A traditional mall with a hotel in the parking lot or coworking concept in a former Sears is not the answer. Pieced together like Frankenstein’s monster, without love or care for the human experience, these mall redevelopments will, too, be rejected by consumers.
At Colony Square in Midtown Atlanta, we scrapped the traditional bandage approach and tore down the 175,000-square-foot mall. We are replacing it — the most valuable piece of real estate — with a 15,000-square-foot plaza with an indoor/outdoor stage, soft seating and roster of community events. By May 2020, the plaza will be surrounded with street-level retail, restaurant and entertainment concepts, including a food hall called Main & Main and luxury dine-in theater IPIC. We’re also activating smaller greenspaces around Colony Square, such as The Grove, an urban pocket park that just opened to the public with great fanfare. Until now, this space sat underutilized for 50 years at one of the most trafficked intersections in Atlanta.
At Avalon, a $1 billion mixed-use project in Alpharetta, Ga., we built the development from the ground up and placed the concierge and plaza at the heart of the property, which again, is the most valuable piece of real estate. We expanded the original plans for the plaza and cut into a leasable area in order to accommodate a 10,000-square-foot ice skating rink during the winter months. Throughout Avalon, we invested the most money into creating a walkable, street-level experience, everything that falls 16 feet and below.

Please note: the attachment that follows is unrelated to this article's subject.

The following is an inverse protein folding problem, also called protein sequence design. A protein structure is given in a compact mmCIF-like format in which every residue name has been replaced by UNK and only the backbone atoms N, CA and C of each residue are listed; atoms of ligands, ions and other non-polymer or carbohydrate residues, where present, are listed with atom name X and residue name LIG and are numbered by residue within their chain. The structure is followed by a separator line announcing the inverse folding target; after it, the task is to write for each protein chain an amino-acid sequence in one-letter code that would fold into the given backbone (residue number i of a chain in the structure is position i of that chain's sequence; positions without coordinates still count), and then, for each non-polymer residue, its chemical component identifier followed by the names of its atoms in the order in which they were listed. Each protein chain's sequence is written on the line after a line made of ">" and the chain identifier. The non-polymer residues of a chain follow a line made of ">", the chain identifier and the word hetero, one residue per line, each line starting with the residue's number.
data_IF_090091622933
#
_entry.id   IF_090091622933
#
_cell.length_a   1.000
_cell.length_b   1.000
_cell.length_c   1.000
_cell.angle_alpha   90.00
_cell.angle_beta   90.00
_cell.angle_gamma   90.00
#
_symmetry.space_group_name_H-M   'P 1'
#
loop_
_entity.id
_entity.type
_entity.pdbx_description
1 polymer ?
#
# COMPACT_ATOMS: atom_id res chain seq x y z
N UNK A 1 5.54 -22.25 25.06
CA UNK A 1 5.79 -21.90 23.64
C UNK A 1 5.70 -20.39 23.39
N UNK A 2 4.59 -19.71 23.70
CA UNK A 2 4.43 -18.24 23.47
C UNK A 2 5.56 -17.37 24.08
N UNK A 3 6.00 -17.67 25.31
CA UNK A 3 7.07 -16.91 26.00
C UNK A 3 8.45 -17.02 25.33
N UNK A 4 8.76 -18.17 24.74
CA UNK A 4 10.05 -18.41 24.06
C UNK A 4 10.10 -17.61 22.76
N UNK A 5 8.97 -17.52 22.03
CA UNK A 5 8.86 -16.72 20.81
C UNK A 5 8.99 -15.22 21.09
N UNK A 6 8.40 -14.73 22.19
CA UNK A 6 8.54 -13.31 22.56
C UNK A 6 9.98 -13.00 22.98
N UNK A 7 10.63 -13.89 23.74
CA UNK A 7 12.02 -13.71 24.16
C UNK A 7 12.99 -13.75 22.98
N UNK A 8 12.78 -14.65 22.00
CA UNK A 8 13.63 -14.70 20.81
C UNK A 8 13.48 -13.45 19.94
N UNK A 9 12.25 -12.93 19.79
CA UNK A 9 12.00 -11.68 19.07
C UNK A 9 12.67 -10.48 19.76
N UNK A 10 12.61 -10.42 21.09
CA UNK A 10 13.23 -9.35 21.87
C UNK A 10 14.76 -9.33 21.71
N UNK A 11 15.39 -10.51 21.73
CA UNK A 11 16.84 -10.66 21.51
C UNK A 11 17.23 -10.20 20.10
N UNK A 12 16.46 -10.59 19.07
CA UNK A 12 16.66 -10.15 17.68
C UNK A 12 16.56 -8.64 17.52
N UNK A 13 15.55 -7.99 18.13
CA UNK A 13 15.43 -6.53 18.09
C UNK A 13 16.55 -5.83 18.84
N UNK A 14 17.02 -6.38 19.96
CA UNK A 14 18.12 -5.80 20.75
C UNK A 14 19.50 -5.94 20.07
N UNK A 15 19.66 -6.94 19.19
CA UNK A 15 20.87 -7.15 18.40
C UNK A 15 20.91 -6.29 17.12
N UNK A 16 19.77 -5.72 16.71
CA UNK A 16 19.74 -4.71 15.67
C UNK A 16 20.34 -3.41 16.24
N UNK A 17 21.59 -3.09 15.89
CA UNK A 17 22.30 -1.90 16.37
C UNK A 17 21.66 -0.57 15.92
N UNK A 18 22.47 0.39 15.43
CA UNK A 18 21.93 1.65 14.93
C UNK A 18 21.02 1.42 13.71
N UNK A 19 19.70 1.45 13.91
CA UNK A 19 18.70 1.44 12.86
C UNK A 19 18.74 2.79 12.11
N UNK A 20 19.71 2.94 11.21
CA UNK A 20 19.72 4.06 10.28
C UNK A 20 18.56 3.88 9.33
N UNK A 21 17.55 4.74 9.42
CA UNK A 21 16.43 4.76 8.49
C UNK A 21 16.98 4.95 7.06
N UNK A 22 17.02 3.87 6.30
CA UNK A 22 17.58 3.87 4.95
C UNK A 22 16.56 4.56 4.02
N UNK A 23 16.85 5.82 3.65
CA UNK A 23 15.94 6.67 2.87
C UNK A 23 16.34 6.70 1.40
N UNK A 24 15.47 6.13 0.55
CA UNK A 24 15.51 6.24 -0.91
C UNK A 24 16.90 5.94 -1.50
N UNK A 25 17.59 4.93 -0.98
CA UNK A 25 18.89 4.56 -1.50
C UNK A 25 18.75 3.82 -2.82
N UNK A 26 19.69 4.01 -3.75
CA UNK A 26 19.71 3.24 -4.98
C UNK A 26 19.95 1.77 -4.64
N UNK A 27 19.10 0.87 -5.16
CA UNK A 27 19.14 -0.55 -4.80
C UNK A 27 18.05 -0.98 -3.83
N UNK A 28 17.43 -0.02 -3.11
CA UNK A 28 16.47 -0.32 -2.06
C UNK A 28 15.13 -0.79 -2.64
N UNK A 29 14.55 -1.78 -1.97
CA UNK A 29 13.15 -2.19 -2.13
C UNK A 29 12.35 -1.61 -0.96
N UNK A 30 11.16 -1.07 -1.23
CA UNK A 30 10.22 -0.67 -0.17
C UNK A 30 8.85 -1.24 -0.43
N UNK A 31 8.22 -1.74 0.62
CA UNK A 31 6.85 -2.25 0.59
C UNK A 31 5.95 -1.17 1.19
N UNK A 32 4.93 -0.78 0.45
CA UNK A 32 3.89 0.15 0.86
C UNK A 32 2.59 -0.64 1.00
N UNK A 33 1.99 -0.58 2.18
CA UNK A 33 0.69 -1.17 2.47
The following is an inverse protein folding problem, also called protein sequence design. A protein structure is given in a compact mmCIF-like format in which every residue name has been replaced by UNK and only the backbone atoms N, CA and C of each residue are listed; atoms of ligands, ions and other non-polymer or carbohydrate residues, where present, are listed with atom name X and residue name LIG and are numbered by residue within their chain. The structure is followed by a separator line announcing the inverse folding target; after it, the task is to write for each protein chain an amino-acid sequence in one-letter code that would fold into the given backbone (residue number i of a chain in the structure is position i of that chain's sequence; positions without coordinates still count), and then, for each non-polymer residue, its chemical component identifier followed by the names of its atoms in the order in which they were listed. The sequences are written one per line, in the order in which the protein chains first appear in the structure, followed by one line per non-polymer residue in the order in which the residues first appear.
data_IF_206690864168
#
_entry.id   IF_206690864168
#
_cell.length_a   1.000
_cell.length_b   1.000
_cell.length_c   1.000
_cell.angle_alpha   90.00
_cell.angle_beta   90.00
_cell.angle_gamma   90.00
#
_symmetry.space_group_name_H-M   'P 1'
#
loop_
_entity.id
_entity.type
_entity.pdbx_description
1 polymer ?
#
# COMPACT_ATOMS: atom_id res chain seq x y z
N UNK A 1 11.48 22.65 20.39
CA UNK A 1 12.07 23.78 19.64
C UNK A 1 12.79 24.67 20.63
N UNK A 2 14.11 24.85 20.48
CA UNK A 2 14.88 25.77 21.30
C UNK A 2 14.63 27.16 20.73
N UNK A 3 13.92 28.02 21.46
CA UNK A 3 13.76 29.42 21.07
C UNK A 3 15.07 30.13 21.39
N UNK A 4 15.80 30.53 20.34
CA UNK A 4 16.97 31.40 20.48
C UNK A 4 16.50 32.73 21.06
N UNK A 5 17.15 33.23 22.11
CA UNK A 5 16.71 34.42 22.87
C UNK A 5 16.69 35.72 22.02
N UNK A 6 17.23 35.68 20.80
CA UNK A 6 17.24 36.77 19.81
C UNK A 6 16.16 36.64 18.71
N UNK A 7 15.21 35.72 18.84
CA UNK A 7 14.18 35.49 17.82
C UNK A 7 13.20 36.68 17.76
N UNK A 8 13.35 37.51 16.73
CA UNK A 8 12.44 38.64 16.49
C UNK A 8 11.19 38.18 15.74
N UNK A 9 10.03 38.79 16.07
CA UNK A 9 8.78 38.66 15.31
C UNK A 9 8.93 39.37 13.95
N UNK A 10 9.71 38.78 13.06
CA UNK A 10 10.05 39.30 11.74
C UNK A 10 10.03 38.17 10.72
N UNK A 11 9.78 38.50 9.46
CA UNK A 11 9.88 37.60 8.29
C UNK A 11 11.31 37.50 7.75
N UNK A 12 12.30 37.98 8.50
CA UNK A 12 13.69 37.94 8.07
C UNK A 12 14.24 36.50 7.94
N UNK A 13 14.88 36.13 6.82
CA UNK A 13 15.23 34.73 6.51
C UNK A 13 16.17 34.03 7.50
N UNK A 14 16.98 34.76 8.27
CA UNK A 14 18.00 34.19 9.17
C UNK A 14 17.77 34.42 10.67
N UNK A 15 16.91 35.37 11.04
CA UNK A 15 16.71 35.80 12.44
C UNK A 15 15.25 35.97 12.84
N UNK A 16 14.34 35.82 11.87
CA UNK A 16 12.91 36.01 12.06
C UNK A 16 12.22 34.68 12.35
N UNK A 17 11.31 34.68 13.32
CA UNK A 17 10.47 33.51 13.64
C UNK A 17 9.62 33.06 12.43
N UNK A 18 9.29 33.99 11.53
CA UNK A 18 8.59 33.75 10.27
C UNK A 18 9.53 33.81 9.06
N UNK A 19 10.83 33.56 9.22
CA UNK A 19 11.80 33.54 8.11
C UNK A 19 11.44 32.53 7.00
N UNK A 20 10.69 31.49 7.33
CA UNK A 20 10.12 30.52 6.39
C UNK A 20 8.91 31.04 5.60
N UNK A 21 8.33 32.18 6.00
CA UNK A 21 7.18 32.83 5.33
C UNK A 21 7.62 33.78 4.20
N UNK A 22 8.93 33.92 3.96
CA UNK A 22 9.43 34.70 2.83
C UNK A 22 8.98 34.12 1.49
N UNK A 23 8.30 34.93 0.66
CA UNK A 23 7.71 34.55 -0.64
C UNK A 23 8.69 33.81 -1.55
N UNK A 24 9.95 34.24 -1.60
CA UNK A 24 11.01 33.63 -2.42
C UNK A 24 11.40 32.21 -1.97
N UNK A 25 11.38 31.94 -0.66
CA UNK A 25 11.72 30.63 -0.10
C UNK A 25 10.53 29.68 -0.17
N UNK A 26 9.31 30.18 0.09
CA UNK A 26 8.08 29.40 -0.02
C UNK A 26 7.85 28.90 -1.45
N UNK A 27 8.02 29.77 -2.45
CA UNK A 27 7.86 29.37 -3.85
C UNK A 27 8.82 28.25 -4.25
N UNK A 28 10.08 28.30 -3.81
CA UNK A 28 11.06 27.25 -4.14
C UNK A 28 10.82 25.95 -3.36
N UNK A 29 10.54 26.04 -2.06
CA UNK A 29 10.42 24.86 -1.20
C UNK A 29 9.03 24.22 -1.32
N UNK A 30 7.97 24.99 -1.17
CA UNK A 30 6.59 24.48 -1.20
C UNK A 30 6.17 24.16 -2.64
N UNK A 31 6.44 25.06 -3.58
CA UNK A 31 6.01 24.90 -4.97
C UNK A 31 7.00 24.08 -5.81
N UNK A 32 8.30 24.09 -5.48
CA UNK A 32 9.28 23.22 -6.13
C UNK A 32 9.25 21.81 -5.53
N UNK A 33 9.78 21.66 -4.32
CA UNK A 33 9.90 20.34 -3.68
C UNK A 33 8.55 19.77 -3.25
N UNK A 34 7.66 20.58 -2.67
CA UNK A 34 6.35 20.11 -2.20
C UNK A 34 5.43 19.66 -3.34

In 2017, Avalon broke the record for being the largest single asset transaction in Metro Atlanta. Avalon’s multifamily and office components command rents 40 percent above market. Single-family homes sell 100 percent above market. Hotel room rates are 50 percent above market. And, despite the turbulent retail industry, Avalon’s retail component is 98 percent leased and the restaurants and stores consistently rank as top performers in the region. And, Avalon’s second-generation retail space is leasing at two-times original rental rates. We attribute Avalon’s success to its highly programmed public realm.